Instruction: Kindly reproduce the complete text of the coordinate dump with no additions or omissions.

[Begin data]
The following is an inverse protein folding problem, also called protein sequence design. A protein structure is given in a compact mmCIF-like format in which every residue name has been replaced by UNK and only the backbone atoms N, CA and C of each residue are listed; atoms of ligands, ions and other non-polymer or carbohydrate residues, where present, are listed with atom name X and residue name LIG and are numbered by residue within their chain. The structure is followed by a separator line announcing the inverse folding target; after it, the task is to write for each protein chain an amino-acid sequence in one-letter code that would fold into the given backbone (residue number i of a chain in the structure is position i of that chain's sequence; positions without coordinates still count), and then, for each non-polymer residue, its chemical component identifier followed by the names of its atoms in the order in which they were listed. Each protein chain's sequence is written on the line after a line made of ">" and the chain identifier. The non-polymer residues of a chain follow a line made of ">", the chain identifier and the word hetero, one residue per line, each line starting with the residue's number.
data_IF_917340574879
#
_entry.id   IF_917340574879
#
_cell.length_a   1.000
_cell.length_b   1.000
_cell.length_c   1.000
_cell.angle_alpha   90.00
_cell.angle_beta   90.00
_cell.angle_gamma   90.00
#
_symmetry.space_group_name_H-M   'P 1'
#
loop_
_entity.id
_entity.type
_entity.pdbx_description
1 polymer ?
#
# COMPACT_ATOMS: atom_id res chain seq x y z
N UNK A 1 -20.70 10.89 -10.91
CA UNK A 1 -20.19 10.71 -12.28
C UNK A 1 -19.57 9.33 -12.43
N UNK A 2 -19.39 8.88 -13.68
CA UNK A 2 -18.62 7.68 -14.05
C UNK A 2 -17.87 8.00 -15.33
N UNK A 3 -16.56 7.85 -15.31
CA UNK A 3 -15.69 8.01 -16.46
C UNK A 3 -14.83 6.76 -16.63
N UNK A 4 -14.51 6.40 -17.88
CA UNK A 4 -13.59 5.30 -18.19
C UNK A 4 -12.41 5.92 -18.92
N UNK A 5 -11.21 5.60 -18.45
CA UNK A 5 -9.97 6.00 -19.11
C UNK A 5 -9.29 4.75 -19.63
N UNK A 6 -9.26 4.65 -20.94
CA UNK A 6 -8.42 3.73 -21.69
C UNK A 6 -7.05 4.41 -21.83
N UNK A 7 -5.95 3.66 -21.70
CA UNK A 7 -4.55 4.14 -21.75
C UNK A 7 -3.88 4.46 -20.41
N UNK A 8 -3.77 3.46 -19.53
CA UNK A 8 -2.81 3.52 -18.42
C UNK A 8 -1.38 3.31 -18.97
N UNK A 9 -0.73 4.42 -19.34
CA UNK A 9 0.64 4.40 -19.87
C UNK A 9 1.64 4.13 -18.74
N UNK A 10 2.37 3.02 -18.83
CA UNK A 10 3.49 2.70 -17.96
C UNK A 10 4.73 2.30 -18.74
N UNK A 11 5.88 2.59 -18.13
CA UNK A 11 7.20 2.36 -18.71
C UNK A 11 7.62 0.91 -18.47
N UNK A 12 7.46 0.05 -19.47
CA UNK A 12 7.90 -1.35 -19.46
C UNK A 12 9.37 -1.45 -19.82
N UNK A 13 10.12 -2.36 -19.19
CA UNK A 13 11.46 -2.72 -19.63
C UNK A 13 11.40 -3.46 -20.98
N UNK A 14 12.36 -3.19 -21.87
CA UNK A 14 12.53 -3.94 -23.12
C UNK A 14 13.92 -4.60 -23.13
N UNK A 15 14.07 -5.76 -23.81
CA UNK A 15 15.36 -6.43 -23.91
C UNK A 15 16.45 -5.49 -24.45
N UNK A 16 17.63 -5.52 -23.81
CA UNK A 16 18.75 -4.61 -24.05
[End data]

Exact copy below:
The following is an inverse protein folding problem, also called protein sequence design. A protein structure is given in a compact mmCIF-like format in which every residue name has been replaced by UNK and only the backbone atoms N, CA and C of each residue are listed; atoms of ligands, ions and other non-polymer or carbohydrate residues, where present, are listed with atom name X and residue name LIG and are numbered by residue within their chain. The structure is followed by a separator line announcing the inverse folding target; after it, the task is to write for each protein chain an amino-acid sequence in one-letter code that would fold into the given backbone (residue number i of a chain in the structure is position i of that chain's sequence; positions without coordinates still count), and then, for each non-polymer residue, its chemical component identifier followed by the names of its atoms in the order in which they were listed. Each protein chain's sequence is written on the line after a line made of ">" and the chain identifier. The non-polymer residues of a chain follow a line made of ">", the chain identifier and the word hetero, one residue per line, each line starting with the residue's number.
data_IF_917340574879
#
_entry.id   IF_917340574879
#
_cell.length_a   1.000
_cell.length_b   1.000
_cell.length_c   1.000
_cell.angle_alpha   90.00
_cell.angle_beta   90.00
_cell.angle_gamma   90.00
#
_symmetry.space_group_name_H-M   'P 1'
#
loop_
_entity.id
_entity.type
_entity.pdbx_description
1 polymer ?
#
# COMPACT_ATOMS: atom_id res chain seq x y z
N UNK A 1 -20.70 10.89 -10.91
CA UNK A 1 -20.19 10.71 -12.28
C UNK A 1 -19.57 9.33 -12.43
N UNK A 2 -19.39 8.88 -13.68
CA UNK A 2 -18.62 7.68 -14.05
C UNK A 2 -17.87 8.00 -15.33
N UNK A 3 -16.56 7.85 -15.31
CA UNK A 3 -15.69 8.01 -16.46
C UNK A 3 -14.83 6.76 -16.63
N UNK A 4 -14.51 6.40 -17.88
CA UNK A 4 -13.59 5.30 -18.19
C UNK A 4 -12.41 5.92 -18.92
N UNK A 5 -11.21 5.60 -18.45
CA UNK A 5 -9.97 6.00 -19.11
C UNK A 5 -9.29 4.75 -19.63
N UNK A 6 -9.26 4.65 -20.94
CA UNK A 6 -8.42 3.73 -21.69
C UNK A 6 -7.05 4.41 -21.83
N UNK A 7 -5.95 3.66 -21.70
CA UNK A 7 -4.55 4.14 -21.75
C UNK A 7 -3.88 4.46 -20.41
N UNK A 8 -3.77 3.46 -19.53
CA UNK A 8 -2.81 3.52 -18.42
C UNK A 8 -1.38 3.31 -18.97
N UNK A 9 -0.73 4.42 -19.34
CA UNK A 9 0.64 4.40 -19.87
C UNK A 9 1.64 4.13 -18.74
N UNK A 10 2.37 3.02 -18.83
CA UNK A 10 3.49 2.70 -17.96
C UNK A 10 4.73 2.30 -18.74
N UNK A 11 5.88 2.59 -18.13
CA UNK A 11 7.20 2.36 -18.71
C UNK A 11 7.62 0.91 -18.47
N UNK A 12 7.46 0.05 -19.47
CA UNK A 12 7.90 -1.35 -19.46
C UNK A 12 9.37 -1.45 -19.82
N UNK A 13 10.12 -2.36 -19.19
CA UNK A 13 11.46 -2.72 -19.63
C UNK A 13 11.40 -3.46 -20.98
N UNK A 14 12.36 -3.19 -21.87
CA UNK A 14 12.53 -3.94 -23.12
C UNK A 14 13.92 -4.60 -23.13
N UNK A 15 14.07 -5.76 -23.81
CA UNK A 15 15.36 -6.43 -23.91
C UNK A 15 16.45 -5.49 -24.45
N UNK A 16 17.63 -5.52 -23.81
CA UNK A 16 18.75 -4.61 -24.05